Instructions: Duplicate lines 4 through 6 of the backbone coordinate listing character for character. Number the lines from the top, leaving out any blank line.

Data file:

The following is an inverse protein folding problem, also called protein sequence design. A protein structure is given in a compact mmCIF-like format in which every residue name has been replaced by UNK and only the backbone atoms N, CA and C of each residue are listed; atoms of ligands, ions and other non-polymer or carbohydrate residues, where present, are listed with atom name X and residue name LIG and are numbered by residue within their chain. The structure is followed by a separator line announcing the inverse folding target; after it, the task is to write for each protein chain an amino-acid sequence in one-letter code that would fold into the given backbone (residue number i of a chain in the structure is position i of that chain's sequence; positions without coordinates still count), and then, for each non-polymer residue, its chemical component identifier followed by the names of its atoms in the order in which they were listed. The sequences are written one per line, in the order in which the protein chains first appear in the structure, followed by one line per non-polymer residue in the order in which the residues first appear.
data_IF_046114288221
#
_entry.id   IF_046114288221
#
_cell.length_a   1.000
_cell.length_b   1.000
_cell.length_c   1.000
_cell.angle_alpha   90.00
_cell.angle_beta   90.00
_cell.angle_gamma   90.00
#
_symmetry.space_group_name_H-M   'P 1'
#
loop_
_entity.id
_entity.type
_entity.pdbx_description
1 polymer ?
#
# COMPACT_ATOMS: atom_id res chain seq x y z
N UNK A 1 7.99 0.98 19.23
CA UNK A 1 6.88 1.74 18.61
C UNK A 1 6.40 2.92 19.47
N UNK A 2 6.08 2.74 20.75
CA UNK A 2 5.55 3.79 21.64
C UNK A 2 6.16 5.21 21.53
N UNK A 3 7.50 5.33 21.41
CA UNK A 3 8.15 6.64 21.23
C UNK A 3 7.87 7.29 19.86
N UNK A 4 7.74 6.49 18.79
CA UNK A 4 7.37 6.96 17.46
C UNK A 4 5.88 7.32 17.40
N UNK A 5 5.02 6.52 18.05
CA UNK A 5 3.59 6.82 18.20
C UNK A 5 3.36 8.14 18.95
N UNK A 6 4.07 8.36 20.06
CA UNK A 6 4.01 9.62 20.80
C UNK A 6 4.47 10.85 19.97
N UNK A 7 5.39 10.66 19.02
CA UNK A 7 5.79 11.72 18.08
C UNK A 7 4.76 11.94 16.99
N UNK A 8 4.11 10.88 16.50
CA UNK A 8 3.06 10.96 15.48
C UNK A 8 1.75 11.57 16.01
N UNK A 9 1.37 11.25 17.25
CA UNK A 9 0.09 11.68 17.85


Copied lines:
_entry.id   IF_046114288221
#
_cell.length_a   1.000